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Beam-Remnant Kinematics

The longitudinal momenta of the initiator partons have been defined by the $x$ values picked. The remaining longitudinal momentum is shared between the remnants in accordance with their character. A valence quark receives an $x$ picked at random according to a small-$Q^2$ valence-like parton density, proportional to $(1-x)^a/\sqrt{x}$, where $a = 2$ for a $\u $ quark in a proton and $a = 3.5$ for a $\d $ quark. A sea quark must be the companion of one of the initiator quarks, and can have an $x$ picked according to the $q_{\c }(x_{\c }; x_{\mathrm{s}})$ distribution introduced above. A diquark would obtain an $x$ given by the sum of its constituent quarks. (But with the possibility to enhance this $x$, to reflect the extra gluon cloud that could go with such a bigger composite object.) If a baryon or meson is in the remnant, its $x$ is equated with the $z$ value obtainable from the Lund symmetric fragmentation function, again with the possibility of enhancing this $x$ as for a diquark. A gluon only appears in an otherwise empty remnant, and can thus be given $x = 1$. Once $x$ values have been picked for each of the remnants, an overall rescaling is performed such that the remnants together carry the desired longitudinal momentum.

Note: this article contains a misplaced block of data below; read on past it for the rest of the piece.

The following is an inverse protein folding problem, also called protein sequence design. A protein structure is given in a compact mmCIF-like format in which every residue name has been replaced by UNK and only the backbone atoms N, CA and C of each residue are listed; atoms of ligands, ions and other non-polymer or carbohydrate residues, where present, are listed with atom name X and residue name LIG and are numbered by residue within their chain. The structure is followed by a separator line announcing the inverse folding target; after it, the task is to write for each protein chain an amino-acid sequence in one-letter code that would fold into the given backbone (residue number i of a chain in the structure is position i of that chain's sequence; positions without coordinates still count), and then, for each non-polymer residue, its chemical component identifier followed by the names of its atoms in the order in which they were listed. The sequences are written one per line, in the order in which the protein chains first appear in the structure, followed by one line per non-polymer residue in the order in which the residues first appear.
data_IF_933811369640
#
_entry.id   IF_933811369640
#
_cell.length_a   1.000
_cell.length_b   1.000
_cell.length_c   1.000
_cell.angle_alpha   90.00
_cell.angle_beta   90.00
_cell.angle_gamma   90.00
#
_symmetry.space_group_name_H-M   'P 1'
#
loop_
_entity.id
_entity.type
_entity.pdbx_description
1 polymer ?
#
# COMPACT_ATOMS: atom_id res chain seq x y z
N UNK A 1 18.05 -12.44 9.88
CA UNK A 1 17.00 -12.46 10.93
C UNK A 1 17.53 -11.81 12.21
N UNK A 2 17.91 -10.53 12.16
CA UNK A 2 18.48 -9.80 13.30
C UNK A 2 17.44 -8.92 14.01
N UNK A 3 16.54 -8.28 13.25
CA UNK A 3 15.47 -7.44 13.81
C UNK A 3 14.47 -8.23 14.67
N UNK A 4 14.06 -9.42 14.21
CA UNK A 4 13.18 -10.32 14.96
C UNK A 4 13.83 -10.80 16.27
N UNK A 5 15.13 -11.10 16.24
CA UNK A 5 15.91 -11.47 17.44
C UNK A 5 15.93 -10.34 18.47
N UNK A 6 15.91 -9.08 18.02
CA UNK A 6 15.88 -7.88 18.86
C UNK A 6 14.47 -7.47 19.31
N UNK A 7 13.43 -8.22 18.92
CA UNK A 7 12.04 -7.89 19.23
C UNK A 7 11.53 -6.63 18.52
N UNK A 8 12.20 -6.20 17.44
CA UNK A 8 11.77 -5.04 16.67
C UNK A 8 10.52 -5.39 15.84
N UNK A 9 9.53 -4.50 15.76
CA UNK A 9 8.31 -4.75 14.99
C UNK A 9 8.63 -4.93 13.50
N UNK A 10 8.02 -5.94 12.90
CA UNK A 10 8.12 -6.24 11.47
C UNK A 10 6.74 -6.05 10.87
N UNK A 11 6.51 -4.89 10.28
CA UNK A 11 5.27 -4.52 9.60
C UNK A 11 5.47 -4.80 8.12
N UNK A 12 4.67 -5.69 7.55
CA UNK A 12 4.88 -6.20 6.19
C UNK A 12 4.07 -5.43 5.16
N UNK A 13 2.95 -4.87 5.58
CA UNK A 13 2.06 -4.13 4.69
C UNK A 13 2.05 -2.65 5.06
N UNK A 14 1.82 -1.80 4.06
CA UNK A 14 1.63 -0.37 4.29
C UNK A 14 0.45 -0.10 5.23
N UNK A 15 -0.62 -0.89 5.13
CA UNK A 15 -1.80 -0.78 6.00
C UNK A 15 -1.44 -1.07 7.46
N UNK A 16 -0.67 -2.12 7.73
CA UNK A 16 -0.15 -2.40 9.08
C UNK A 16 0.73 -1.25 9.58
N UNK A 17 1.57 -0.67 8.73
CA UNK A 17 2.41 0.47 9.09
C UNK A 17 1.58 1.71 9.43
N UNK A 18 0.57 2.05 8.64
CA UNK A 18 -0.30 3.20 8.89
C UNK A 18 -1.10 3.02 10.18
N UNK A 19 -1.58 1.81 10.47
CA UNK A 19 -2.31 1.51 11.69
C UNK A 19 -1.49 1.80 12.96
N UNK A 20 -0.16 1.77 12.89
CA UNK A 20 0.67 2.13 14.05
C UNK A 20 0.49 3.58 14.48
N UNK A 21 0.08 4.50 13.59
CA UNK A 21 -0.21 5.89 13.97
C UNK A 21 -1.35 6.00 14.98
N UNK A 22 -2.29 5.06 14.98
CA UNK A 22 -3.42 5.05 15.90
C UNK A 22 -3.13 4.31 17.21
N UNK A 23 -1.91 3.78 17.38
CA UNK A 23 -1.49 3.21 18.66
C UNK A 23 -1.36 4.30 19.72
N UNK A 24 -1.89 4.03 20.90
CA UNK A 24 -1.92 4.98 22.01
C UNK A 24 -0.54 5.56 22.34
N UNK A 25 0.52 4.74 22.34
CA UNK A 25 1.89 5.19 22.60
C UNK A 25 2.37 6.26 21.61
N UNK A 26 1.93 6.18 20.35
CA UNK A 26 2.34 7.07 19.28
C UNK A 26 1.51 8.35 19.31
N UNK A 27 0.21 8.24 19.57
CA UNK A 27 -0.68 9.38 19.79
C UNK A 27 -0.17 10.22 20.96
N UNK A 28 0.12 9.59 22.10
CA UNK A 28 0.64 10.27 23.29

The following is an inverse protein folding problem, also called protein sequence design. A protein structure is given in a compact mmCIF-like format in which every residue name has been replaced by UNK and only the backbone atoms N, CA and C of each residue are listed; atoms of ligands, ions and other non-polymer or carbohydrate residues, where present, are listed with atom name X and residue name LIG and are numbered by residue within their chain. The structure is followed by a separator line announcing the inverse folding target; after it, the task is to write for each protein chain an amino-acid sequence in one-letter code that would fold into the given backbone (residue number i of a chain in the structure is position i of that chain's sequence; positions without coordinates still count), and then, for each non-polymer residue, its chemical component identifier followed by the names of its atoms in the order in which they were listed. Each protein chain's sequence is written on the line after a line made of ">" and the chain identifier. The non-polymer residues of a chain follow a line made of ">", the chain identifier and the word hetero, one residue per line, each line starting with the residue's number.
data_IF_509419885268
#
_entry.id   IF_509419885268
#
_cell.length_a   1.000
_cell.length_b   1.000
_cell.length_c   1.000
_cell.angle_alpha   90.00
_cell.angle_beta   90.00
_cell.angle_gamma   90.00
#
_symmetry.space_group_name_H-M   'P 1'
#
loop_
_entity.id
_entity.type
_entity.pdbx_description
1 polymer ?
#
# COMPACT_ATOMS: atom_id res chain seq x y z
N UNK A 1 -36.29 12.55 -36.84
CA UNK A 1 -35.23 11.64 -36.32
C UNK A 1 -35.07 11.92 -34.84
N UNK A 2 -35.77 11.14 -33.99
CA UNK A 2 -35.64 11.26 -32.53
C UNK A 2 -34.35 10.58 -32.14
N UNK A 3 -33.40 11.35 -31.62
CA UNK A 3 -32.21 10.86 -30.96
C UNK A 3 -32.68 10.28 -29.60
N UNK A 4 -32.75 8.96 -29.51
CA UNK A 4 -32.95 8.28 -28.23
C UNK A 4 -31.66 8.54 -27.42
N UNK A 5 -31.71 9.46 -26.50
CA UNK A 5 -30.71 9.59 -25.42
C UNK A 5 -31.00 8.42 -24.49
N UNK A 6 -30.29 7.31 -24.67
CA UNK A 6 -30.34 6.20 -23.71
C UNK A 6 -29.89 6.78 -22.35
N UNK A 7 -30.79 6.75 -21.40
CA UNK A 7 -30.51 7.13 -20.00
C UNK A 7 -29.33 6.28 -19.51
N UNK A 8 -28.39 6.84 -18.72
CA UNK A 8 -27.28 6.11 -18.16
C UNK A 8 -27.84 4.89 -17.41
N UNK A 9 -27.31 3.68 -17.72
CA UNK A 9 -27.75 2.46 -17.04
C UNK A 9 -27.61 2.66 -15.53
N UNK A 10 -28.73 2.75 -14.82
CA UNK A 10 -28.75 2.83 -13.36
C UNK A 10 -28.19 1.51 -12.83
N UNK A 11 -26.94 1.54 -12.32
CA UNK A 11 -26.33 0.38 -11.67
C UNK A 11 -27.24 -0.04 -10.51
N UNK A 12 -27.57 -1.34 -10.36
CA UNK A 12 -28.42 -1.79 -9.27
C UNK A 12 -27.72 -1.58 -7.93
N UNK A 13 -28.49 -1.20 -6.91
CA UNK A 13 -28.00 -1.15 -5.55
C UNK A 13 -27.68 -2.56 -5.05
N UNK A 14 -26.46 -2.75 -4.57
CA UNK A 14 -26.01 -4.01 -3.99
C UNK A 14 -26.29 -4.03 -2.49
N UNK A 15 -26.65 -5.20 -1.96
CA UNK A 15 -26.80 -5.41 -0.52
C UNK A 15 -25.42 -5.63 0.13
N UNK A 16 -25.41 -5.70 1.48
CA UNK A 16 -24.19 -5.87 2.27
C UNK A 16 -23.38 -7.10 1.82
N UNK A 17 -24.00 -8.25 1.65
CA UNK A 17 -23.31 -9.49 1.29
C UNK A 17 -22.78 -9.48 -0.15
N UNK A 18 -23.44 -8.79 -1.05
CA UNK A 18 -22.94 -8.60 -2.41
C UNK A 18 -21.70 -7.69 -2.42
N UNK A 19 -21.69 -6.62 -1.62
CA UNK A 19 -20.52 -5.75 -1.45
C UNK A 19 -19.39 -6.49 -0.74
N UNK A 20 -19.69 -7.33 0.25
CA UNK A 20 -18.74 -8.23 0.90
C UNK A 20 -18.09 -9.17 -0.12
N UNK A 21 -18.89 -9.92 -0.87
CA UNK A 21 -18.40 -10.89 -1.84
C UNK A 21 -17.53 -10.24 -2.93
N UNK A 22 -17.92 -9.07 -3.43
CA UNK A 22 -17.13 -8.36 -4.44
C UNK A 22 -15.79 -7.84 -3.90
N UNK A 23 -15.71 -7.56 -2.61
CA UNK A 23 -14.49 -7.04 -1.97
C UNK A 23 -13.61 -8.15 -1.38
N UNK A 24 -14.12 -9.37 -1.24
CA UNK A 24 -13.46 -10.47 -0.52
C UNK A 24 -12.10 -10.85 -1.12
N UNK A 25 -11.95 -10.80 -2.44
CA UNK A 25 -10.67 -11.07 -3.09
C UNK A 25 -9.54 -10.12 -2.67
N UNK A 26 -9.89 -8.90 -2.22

next up previous contents
Next: Multiple Interactions (and Beam Up: Beam Remnants (and Multiple Previous: Primordial   Contents
Stephen_Mrenna 2012-10-24